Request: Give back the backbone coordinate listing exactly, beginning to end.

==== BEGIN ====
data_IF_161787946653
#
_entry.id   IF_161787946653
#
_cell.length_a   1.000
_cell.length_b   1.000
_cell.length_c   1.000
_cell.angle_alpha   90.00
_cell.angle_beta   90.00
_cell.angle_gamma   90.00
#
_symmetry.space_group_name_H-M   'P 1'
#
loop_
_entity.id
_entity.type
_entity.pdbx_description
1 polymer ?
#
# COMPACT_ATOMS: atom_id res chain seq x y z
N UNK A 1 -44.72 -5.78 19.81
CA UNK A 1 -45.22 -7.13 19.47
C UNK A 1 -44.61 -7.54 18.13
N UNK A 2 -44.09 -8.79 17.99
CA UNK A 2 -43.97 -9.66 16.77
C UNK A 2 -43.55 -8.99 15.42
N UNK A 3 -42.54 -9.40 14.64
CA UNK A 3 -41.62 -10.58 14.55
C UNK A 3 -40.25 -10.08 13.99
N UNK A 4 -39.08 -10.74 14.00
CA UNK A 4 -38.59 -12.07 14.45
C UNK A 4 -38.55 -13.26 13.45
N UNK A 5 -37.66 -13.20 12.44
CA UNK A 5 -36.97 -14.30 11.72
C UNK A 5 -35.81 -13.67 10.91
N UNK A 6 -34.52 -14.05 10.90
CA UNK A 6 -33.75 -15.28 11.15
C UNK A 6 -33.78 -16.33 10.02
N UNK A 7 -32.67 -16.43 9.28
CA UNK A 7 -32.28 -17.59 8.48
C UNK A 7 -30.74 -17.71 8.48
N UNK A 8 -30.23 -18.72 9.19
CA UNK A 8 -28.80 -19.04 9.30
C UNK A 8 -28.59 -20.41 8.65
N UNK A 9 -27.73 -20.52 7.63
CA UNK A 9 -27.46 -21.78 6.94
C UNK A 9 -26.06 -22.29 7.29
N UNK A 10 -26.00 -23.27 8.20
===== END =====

data_IF_161787946653
#
_entry.id   IF_161787946653
#
_cell.length_a   1.000
_cell.length_b   1.000
_cell.length_c   1.000
_cell.angle_alpha   90.00
_cell.angle_beta   90.00
_cell.angle_gamma   90.00
#
_symmetry.space_group_name_H-M   'P 1'
#
loop_
_entity.id
_entity.type
_entity.pdbx_description
1 polymer ?
#
# COMPACT_ATOMS: atom_id res chain seq x y z
N UNK A 1 -44.72 -5.78 19.81
CA UNK A 1 -45.22 -7.13 19.47
C UNK A 1 -44.61 -7.54 18.13
N UNK A 2 -44.09 -8.79 17.99
CA UNK A 2 -43.97 -9.66 16.77
C UNK A 2 -43.55 -8.99 15.42
N UNK A 3 -42.54 -9.40 14.64
CA UNK A 3 -41.62 -10.58 14.55
C UNK A 3 -40.25 -10.08 13.99
N UNK A 4 -39.08 -10.74 14.00
CA UNK A 4 -38.59 -12.07 14.45
C UNK A 4 -38.55 -13.26 13.45
N UNK A 5 -37.66 -13.20 12.44
CA UNK A 5 -36.97 -14.30 11.72
C UNK A 5 -35.81 -13.67 10.91
N UNK A 6 -34.52 -14.05 10.90
CA UNK A 6 -33.75 -15.28 11.15
C UNK A 6 -33.78 -16.33 10.02
N UNK A 7 -32.67 -16.43 9.28
CA UNK A 7 -32.28 -17.59 8.48
C UNK A 7 -30.74 -17.71 8.48
N UNK A 8 -30.23 -18.72 9.19
CA UNK A 8 -28.80 -19.04 9.30
C UNK A 8 -28.59 -20.41 8.65
N UNK A 9 -27.73 -20.52 7.63
CA UNK A 9 -27.46 -21.78 6.94
C UNK A 9 -26.06 -22.29 7.29
N UNK A 10 -26.00 -23.27 8.20